Scott Powell wrote: >So it was Bill Buckners fault that the Red Sox lost the series? It seems to me that it was not the last game of the series and the Red Sox could have still won the series the next day(how many people would remember that play then?). There were far more discisions made by the manager that series than errors by Bill Buckner that yes the manager does get some of the blame. Going back to your analogy, did Bill Buckner make the errror because he didn't practice or he watched too much tv? In fact Bill Buckner was playing a lot of that season in extreme pain from bad legs and he was one of the reasons they made it to the world series. Didn't the manager get credit for getting them to the series that year?(manager of the year?) Why shouldn't he be given the blame(or part of it) for losing the world series?
Harv I think this analogy is kinda off. Why do people want to compare education to sports? It is a dangerous comparison because it leads to people thinking that being able to do math is like having athletic ability. You have probably heard people say "I never good at math" like you would say "I was never good at playing golf". It leads people to think of understanding math as some inherited talent.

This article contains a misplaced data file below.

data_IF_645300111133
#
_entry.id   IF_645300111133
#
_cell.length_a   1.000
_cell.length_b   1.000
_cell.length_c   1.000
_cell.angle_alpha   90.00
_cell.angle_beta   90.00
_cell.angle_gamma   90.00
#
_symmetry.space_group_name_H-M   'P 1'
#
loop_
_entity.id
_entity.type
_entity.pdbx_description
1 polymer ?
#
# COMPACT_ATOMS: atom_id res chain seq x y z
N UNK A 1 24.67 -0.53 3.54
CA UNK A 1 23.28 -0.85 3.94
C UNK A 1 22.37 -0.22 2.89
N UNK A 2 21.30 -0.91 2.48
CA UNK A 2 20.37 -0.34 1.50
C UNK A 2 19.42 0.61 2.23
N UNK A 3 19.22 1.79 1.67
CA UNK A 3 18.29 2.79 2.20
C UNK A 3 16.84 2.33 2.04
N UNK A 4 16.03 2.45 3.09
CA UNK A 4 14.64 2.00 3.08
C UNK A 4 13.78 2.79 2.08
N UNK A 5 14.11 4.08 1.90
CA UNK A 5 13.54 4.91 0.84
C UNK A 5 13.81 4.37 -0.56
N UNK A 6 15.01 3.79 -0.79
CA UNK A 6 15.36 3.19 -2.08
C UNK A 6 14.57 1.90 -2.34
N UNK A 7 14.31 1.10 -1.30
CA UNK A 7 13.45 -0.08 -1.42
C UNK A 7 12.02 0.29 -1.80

Just some thoughts.
It was Bill Buckner's fault that the ball went through Bill Buckner's legs was my only point. Of course, he may have been in pain and so the pain contributed to HIS inability to field the ground ball.
When a student does not do his/her homework.....that student is the one who did not do the homework. Of course, he/she may have been in paid and so the pain contributed to his/her inability to do the homework.
Oh...and by the way I did forget to mention ....I'm also the kind of guy who thinks it ludicrous when the manager takes the credit for the team's win when Buckner hits a slam in the bottom of the ninth for the victory.
PS...had Bill Buckner fielded that ball....the Redsox would have won the series right then and there as I recall.